An unlikely warrior
Cú Chulainn, Conor McGregor, Katie Taylor … Ireland is known for its fearless warriors. Well, they can all step aside for the newest champion: Supermac’s.
Supermac’s was born in Ireland a couple of recessions ago. When the company first started trading in the late 1970s, it was small and had no formal advertising. It relied on word-of-mouth advertising to get the brand out there. Taxi drivers in Galway were the company’s best customers and advertisers, and its answer to the global advertising campaigns of the big fast-food chains like McDonalds.
Today, Supermac’s is one of the fastest-growing indigenous firms in Ireland and, whilst Supermac’s marketing strategy has evolved to include social, digital and video strategies, one of the company’s key aims remains the same – ensuring that customers are aware of the company’s Irish heritage.
Supermac’s vs Big Mac – confusingly similar?
In 2016, Supermac’s applied for two EU trade marks to expand its territorial protection for its brand name and logo. McDonalds, seeking to maximise the scope of its monopoly control over “MC”/”MAC” in relation to burgers and restaurants, opposed the Supermac’s applications.
The EUIPO (then, OHIM) found that “Supermac’s” and “Big Mac” were similar and that consumers may be confused into believing that Supermac’s was somehow associated with McDonalds.
“To the extent that both marks contain the element ‘MAC’, which may be perceived as a name or a nickname, the marks are conceptually similar. Furthermore, to the extent that both marks may be perceived as containing references to great or considerable size, they are also conceptually similar in that they refer to quantitative indicators.
“Taking into account the abovementioned visual, aural and conceptual coincidences, the signs under comparison are similar.”
Use it or lose it!
However, in 2017, in response to McDonalds (partially) successful opposition against the “Supermac’s” trade mark applications, Supermac’s responded by asking the EUIPO to cancel the “Big Mac” trade mark on the basis that McDonald’s had failed to make “genuine use” of the trade mark in relation to the goods and services for which it was registered.
In January 2019, the EUIPO decided the case in favour of Supermac’s and determined that the “Big Mac” trade mark (registered in relation to a range of goods and services in three categories including foods, beverages and restaurant services) should be cancelled.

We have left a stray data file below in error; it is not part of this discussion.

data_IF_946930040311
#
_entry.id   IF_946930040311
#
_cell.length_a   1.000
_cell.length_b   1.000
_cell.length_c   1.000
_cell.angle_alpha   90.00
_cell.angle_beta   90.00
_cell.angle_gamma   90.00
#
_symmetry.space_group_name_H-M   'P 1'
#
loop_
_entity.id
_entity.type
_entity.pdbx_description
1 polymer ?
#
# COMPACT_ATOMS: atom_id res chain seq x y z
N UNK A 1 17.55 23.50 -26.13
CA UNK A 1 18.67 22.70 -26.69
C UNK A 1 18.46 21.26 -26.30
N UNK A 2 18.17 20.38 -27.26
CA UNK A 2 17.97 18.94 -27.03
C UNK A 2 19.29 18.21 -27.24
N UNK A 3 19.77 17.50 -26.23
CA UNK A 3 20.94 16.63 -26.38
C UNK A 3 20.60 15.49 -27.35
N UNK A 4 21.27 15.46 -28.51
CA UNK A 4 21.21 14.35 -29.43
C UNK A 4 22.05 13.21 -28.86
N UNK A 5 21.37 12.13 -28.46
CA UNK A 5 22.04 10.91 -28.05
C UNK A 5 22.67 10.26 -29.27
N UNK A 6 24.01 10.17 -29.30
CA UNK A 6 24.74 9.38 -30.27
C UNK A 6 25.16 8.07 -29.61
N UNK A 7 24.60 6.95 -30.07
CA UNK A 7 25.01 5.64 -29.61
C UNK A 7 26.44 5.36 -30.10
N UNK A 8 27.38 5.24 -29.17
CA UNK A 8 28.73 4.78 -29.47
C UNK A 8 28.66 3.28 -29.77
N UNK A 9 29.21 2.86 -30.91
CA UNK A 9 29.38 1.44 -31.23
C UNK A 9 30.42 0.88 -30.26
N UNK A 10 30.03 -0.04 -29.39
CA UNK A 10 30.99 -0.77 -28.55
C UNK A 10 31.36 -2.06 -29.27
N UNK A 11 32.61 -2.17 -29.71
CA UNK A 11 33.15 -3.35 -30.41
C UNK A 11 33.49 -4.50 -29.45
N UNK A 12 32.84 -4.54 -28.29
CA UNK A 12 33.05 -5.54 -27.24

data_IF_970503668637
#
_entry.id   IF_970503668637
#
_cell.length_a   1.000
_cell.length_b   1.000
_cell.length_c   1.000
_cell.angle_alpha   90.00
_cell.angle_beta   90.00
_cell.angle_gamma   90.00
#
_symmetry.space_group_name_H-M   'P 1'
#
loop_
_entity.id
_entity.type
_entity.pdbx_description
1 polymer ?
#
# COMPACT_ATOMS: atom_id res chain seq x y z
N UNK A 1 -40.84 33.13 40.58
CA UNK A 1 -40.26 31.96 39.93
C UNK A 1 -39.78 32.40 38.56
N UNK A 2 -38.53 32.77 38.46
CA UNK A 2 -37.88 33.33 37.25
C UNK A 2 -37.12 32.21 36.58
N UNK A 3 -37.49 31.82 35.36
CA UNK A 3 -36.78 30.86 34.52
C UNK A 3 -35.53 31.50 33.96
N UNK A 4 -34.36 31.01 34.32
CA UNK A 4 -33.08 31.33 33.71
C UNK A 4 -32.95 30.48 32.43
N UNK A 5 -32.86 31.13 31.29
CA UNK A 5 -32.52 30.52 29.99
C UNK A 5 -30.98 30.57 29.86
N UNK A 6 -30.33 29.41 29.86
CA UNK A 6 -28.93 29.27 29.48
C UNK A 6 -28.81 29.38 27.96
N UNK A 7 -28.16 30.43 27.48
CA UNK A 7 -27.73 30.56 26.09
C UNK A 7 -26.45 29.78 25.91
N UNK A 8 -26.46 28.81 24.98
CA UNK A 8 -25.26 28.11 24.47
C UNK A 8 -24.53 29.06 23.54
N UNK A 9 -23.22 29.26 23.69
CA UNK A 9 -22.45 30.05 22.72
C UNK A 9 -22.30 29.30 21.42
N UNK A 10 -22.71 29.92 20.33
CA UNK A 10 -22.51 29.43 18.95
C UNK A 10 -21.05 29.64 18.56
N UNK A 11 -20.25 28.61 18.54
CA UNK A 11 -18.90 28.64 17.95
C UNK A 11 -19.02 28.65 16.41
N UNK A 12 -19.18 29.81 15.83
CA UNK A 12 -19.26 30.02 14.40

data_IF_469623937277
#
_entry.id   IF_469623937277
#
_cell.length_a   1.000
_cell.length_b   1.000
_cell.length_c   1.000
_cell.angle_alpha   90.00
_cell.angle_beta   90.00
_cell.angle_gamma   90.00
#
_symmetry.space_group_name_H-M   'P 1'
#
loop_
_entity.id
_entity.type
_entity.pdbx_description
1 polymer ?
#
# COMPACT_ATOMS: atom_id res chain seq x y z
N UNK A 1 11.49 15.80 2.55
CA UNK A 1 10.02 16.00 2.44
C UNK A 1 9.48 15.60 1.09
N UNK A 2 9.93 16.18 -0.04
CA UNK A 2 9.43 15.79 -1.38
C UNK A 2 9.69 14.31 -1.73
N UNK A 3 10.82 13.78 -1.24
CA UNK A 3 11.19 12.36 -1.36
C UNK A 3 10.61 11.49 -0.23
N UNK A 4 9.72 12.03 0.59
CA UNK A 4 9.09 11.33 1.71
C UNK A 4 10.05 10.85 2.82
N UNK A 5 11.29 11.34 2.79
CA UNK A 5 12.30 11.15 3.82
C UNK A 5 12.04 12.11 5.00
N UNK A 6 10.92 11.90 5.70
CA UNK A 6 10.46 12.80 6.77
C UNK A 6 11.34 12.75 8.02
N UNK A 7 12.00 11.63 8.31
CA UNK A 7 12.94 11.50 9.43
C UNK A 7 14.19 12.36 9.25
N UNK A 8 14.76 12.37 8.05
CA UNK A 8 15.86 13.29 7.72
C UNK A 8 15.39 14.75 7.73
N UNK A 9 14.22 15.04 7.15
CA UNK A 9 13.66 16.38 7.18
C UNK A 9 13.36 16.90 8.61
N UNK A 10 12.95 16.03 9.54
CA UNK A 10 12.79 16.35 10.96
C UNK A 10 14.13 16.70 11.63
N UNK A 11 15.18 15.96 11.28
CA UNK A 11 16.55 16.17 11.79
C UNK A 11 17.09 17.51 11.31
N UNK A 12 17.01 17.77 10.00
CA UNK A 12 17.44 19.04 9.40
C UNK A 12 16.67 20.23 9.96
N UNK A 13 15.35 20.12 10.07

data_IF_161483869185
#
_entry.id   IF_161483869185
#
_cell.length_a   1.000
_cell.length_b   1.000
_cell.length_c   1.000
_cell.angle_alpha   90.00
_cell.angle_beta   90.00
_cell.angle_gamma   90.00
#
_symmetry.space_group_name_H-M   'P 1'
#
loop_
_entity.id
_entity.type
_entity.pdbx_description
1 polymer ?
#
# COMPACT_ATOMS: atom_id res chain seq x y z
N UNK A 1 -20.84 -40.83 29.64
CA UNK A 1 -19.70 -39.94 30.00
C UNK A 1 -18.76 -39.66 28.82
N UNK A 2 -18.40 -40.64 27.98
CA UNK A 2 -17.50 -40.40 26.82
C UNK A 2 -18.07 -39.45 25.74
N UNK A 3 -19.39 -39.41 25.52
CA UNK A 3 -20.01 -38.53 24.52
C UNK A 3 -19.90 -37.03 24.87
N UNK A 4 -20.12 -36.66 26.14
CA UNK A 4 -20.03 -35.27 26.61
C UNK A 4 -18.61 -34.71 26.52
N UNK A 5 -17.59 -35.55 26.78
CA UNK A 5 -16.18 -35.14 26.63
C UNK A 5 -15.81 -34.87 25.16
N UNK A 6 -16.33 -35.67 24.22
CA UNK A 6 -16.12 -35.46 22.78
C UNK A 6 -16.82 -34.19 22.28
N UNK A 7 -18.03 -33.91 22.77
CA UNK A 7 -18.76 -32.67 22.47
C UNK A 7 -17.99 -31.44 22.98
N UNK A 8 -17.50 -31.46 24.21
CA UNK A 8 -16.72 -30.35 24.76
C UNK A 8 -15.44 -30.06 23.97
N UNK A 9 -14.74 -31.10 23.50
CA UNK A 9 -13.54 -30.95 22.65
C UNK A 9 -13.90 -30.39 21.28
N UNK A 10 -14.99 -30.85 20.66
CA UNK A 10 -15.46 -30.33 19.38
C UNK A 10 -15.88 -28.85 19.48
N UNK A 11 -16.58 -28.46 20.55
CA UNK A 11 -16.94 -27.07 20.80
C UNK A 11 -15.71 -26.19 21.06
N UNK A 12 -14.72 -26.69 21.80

“It follows from the above that the EUTM proprietor has not proven genuine use of the contested EUTM for any of the goods and services for which it is registered. As a result, the application for revocation is wholly successful and the contested EUTM must be revoked in its entirety. According to Article 62(1) EUTMR, the revocation will take effect from the date of the application for revocation, that is, as of 11/04/2017.”
McDonald’s has two months to appeal the decision to the EUIPO Board of Appeals.
There are a few important takeaway (pun intended) points here:
First, a trade mark can be an incredibly valuable tool in the arsenal of a small company when a larger corporation seeks to bully the smaller company out of using its brand name and logo. This is particularly true in registry proceedings, such as opposition proceedings and cancellation proceedings, because there are set formats and timetables for the proceedings and recoverable costs are capped, which makes it more difficult for the bigger party to simply outspend the smaller party.
Second, trade mark maintenance is essential. What is meant by “maintenance” varies from jurisdiction to jurisdiction but in the UK and the EU, maintenance means: (1) trade mark renewal fees must be paid every ten years; and (2) “genuine use” must be made of the within five years of registration (otherwise the trade mark becomes vulnerable to cancellation for non-use). What constitutes “genuine use” is not always clear, but what is clear is that more than token use in one EU country is required.
Finally, pick your battles carefully. There can be a temptation for trade mark owners (particularly trade mark owners with large portfolios and a large pool of funds for litigation) to oppose every application that they don’t like. However, before you initiate any opposition or infringement proceedings based on your trade mark portfolio, first ask yourself: (1) how secure are my own rights?; and (2) are there any grounds on which my own rights may be cancelled if I go looking for a fight? If, as in this case, there is a risk that your own rights may be vulnerable to challenge, consider whether the commercially sensible solution might be to not poke the bear!
Briffa are experts in all aspects of trade mark law and practice, including all contentious and non-contentious matters. If you would like some advice regarding your trade mark portfolio or dispute, or if you would just like to have a preliminary discussion about a trade mark issue, please do not hesitate to book a free consultation by contacting us on email@example.com or 020 7096 2779.
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